People with systemic lupus erythematosus can experience a variety of symptoms, such as fatigue, joint pain, skin rashes and kidney problems. Often the symptoms come and go in episodes called flares. In lupus, the immune system goes haywire and produces antibodies that are directed against the body itself.
A team of Emory scientists has been investigating some fundamental questions about lupus: where do the cells that produce the self-reactive antibodies come from? Are they all the same?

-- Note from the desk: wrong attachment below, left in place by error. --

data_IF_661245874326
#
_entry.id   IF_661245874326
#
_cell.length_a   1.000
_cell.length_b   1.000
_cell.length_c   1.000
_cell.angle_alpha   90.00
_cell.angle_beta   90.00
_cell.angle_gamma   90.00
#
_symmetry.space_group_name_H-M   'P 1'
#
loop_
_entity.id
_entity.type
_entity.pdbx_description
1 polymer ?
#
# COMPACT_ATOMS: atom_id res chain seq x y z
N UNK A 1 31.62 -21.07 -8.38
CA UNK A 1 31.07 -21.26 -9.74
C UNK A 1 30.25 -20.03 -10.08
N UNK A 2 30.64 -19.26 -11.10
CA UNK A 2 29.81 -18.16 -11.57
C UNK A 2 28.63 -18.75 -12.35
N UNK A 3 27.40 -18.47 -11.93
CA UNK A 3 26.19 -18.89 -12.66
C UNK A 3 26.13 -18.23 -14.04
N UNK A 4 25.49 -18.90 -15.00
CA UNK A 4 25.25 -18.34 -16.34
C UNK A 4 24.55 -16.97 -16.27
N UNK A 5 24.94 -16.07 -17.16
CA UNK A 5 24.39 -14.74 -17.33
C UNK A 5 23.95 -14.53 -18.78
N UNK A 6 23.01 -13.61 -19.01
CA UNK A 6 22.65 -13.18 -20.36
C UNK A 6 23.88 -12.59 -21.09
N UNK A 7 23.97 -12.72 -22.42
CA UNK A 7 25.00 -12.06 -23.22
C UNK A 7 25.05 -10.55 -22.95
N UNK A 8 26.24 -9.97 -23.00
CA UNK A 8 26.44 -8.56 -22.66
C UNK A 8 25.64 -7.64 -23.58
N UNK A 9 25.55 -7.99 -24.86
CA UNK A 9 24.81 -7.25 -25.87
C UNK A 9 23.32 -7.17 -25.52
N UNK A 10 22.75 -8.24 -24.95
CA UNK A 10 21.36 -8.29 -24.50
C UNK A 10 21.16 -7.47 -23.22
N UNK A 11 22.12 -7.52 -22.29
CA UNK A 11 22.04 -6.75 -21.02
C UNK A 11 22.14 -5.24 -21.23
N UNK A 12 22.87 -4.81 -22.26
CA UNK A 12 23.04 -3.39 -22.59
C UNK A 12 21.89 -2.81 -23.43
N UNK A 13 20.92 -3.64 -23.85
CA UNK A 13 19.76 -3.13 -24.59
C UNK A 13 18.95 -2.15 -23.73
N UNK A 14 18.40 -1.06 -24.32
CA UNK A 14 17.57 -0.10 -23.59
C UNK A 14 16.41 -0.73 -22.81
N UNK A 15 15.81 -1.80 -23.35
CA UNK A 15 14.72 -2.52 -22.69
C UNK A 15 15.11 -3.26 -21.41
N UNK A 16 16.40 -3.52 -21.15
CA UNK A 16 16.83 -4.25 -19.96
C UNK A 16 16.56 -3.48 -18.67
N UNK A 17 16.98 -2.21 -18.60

In the accompanying video, Kelli Williams, who helps study the disease and has lupus herself, describes what a flare feels like. In addition, Emory researchers IÃ±aki Sanz, MD and Chris Tipton, PhD explain their findings, which were published this summer inÂ Nature Immunology.
Judging by the number and breadth ofÂ abstractsÂ on lupus at the Department of Medicine Research DayÂ (where Tipton won 1st place for basic science poster),Â more intriguing findings are in the pipeline. Goofy Star Wars metaphors and more explanations of the scienceÂ here.